Keep Going. Tell My Story.

I recently read a Paris Review interview with the author Ann Patchett on the subject of making time for writing despite life’s innumerable distractions. She spoke about having to ignore the pull of these distractions, for example when you realize you need, say, mustard, and you drop what you’re doing (or don’t even start) to go to the store to buy the mustard. Resist this urge, she argued. She explained how her family had gone many meals without mustard. This anecdote has stayed with me. Substitute mustard for: mayonnaise, cayenne pepper, paper towels, shin guards, printer ink, Reynolds wrap, rinse aid, thumbtacks, nose spray, birthday gifts, overdue library books, Mallomars, Halloween decorations, hangers, socks. The running list is endless. There are always errands we create to avoid writing.

What I’ve realized in the last few years as I’ve made writing a priority in my life is that we will always come up with reasons to leave the house, to not sit down when we’re tired, and the difference between those who leave and those who don’t is people who finish and people who don’t. Now as I’m on my way to my desk and I see toys that need to be put away or a book that needs to be re-shelved or an ingredient I need for a meal, I think: mustard. Mustard. Mustard. I tell myself to keep walking, to ignore it.         [Read more…]

Person to Person

“Usually what happens in real life is that people ask you questions you can’t remember the answer to…When you do actually know a bit about something, it is such a pleasure to be asked a lot of questions about it.” -Anne Lamott

I hate small talk. Always have. I know it’s necessary – especially when you leave your house – but it’s tiresome, and doesn’t everyone really feel that way, at least a little? One of the unexpected benefits of working on a historical novel for the past eighteen months (and yes, I’m still being a little deliberately obscure about the topic), is that I’ve been required to schedule appointments or coffees or lunches with various experts in certain fields. To date, I’ve met with:

  • An EMT
  • Three high school juniors
  • A photography hobbyist
  • A physician’s assistant
  • My old neighbor from Darien (he’s 80 now and happens to live in the next town over; very lovely)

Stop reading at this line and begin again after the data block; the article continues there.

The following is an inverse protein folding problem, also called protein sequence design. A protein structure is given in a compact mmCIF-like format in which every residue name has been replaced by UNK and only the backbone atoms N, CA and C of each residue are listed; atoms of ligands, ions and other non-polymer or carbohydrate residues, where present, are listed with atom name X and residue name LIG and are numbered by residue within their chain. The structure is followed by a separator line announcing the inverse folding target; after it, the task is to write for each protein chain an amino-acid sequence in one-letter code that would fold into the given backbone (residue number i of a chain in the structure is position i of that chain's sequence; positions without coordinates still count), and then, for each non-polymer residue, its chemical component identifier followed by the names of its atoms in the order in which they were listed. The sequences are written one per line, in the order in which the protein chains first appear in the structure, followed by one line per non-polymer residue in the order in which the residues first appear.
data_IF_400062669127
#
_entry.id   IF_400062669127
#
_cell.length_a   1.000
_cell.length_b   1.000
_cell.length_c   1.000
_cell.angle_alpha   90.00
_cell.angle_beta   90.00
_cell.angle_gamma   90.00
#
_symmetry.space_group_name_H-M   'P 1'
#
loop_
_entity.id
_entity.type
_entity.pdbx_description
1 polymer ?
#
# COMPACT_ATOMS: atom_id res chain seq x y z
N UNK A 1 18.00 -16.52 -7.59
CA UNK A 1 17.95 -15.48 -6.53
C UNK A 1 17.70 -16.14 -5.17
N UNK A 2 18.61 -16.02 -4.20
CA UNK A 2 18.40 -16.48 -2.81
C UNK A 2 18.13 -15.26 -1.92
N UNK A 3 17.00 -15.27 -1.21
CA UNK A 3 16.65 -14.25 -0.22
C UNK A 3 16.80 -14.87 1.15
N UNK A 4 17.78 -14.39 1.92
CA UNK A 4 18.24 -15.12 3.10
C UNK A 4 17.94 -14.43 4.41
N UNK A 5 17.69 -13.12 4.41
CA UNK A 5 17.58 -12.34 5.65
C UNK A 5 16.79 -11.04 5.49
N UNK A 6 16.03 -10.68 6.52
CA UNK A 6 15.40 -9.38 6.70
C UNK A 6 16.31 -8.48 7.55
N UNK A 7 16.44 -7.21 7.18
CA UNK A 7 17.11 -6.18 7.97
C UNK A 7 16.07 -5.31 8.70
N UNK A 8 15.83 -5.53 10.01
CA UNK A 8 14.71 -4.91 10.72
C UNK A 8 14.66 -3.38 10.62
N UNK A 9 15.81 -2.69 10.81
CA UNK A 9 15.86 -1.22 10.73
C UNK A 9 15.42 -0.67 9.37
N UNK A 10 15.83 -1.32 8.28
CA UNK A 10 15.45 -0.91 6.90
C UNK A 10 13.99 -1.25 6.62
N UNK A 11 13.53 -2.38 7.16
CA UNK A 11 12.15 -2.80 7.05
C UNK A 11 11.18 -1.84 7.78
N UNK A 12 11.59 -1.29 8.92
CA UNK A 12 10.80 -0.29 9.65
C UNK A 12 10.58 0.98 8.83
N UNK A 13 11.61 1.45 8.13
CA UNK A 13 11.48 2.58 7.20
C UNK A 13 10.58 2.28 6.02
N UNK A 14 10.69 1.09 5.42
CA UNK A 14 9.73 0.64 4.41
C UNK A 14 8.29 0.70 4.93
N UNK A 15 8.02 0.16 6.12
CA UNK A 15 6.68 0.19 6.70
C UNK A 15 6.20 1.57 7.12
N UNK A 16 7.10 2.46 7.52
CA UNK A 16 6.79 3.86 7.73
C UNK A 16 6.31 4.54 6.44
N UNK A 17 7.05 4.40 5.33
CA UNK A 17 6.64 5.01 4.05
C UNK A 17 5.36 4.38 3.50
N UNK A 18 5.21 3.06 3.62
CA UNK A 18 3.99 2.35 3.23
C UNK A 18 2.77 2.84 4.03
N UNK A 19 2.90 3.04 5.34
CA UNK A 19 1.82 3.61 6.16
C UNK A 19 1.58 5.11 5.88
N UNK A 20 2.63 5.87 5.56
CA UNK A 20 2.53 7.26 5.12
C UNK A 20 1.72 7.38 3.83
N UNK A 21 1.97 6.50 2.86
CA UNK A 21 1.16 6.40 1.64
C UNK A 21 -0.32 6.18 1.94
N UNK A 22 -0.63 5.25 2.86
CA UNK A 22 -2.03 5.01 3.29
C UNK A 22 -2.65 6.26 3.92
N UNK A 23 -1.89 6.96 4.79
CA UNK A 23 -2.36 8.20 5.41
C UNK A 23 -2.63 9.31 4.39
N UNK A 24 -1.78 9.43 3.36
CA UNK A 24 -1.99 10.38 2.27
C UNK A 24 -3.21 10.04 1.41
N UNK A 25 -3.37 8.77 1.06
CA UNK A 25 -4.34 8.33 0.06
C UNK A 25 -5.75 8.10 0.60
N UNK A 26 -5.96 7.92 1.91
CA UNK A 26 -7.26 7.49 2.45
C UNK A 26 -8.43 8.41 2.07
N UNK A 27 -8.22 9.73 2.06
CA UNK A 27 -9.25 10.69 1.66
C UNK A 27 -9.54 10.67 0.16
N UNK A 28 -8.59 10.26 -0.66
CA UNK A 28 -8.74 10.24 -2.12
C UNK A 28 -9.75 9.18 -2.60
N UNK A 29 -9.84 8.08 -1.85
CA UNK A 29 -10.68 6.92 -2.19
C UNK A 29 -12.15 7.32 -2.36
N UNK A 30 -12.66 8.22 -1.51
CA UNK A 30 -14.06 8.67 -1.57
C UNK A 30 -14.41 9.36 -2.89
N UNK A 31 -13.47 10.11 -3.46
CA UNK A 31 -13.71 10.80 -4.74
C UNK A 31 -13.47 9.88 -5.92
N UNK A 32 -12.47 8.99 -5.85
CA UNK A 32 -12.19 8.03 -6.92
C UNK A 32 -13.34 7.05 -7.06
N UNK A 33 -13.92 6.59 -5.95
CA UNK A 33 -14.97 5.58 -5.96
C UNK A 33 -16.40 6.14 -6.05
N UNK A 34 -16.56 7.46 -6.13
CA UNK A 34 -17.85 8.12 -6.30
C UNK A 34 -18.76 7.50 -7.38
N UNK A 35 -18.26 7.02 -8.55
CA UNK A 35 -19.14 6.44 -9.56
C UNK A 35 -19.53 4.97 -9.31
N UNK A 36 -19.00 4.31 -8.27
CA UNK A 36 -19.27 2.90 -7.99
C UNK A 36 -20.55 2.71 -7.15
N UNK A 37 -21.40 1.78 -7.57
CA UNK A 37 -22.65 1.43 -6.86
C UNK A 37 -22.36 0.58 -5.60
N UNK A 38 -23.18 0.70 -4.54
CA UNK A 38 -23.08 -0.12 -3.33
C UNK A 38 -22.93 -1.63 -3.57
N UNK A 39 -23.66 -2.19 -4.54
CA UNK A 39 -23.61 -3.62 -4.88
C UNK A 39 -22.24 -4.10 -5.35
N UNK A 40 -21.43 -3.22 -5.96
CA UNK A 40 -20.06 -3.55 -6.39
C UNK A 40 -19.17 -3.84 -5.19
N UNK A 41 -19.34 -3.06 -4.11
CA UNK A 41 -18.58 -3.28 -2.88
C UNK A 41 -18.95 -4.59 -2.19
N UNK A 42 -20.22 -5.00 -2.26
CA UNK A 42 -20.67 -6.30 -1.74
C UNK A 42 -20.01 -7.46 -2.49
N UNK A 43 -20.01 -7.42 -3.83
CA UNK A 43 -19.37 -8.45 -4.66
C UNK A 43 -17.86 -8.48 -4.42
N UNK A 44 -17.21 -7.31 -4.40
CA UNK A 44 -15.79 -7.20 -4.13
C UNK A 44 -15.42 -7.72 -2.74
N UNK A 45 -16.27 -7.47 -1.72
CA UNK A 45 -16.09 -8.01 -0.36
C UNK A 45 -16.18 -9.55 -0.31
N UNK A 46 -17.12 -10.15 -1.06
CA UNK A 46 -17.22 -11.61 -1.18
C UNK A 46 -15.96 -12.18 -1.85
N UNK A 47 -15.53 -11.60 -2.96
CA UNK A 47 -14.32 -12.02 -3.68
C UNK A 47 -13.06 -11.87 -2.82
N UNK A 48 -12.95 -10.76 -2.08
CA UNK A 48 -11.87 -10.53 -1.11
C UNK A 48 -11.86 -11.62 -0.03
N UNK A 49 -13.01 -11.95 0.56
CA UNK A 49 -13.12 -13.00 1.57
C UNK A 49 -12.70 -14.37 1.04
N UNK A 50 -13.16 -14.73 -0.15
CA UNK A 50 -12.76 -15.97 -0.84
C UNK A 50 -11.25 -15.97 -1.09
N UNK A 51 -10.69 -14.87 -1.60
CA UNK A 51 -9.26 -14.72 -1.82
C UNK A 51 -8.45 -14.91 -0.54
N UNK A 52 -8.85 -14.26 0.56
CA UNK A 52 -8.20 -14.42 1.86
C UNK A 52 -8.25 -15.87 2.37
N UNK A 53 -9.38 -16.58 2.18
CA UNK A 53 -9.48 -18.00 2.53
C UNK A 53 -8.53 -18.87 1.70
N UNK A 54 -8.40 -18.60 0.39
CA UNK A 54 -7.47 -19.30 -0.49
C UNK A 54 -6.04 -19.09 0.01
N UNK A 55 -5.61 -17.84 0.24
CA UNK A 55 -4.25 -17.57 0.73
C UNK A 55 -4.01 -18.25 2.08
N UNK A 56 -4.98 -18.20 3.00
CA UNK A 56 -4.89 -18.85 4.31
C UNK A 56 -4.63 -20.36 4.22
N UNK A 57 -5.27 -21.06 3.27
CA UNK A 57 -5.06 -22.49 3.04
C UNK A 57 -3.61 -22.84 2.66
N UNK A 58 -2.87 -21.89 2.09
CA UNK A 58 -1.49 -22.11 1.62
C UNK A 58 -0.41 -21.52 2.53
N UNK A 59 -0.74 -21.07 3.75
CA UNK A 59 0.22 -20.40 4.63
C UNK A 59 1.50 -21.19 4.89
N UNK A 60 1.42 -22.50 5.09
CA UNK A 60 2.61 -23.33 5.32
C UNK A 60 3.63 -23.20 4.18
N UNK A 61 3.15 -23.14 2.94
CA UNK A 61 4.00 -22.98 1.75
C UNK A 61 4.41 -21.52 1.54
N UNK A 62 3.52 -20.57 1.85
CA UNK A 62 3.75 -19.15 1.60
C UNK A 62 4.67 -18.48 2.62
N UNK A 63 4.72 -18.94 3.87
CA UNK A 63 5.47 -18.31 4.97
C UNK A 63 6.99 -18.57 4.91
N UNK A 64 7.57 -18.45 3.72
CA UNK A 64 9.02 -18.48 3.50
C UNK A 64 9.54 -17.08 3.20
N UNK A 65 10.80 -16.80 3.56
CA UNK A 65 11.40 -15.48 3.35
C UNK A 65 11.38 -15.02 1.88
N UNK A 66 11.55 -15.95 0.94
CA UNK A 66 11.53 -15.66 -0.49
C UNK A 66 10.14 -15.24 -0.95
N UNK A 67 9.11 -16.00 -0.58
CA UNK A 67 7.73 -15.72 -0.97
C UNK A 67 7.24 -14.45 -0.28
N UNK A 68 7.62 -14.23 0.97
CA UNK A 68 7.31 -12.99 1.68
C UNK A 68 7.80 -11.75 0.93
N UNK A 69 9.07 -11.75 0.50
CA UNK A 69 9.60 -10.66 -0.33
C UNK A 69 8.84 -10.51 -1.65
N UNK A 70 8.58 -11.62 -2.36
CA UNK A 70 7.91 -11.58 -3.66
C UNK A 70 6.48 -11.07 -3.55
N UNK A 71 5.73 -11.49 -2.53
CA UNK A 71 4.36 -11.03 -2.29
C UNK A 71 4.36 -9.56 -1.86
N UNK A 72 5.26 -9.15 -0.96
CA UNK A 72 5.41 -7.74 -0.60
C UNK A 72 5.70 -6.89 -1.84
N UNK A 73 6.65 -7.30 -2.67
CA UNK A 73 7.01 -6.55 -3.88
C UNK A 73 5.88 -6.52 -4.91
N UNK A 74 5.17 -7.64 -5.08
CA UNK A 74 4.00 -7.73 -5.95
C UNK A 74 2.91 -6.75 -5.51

And while, yes, there’s always the requisite small talk at the beginning of our time together, eventually we get down to business. These various people have information in their heads that I cannot find in books. Anne Lamott talks about this idea in her chapter “Calling Around.” She also suggests that these calls can be a welcome break from the isolation of writing. So very true. And on more than one occasion, I didn’t actually walk away from the meeting with what I thought I was looking for, but these surprises are always welcome, especially when it comes to writing.

One of the more satisfying moments I’ve recently experienced is when a writer in my workshop commented that I must have spoken with an EMT because of something he read in one of my chapters (okay, if you’re wondering, I learned that EMTs are trained to walk, not run, on to a scene. They can not be out of breath when it’s time to help the patient. Isn’t this interesting?). People love to learn something when they read. While I know what it’s like to be a woman, a mom, a teacher, a little about publishing, to live in the northeast, be the youngest, left-handed, you get the idea – there is so much I don’t know related to the subjects I’m writing about. I am at the point in my writing process where I need to take breaks from the actual writing and add verisimilitude by grounding the fiction with subtle and actual truths. I still need to meet with:

  • Someone who has experienced PTSD
  • A professional photographer
  • Someone who is suffering from or has a family member with Parkinson’s
  • A male high school junior
  • And more that I don’t even know about yet


Get Thee To Rowayton

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The fireflies are out in Connecticut. They appear each summer just as the Tiger Lilies bloom and the Hydrangeas pop. Amidst these annual seasonal highlights, Shakespeare on the Sound presents a play on the banks of the Five Mile River in Rowayton, the quintessential New England coastal town. This year, arguably the most celebrated of all Shakespeare’s plays: Hamlet.

You’re probably familiar with the basic premise of this play: the ghost of Hamlet’s father visits Elsinore Castle in Denmark to encourage Hamlet to enact revenge on Claudius, the murderous uncle who swiftly married Gertrude, the queen. While Hamlet struggles over whether or not he is morally able to perpetuate the violence necessary for retribution, he also struggles with his love for Ophelia and his trust of his closest friends and advisors. Along with the perpetually quoted “To be or not to be” speech, the play also boasts a plethora of Shakespeare’s astute insights on human nature and how to live:

“Give every man thy ear, but few thy voice”

“One may smile, and smile, and be a villain”

“Our wills and fates do so contrary run.” [Read more…]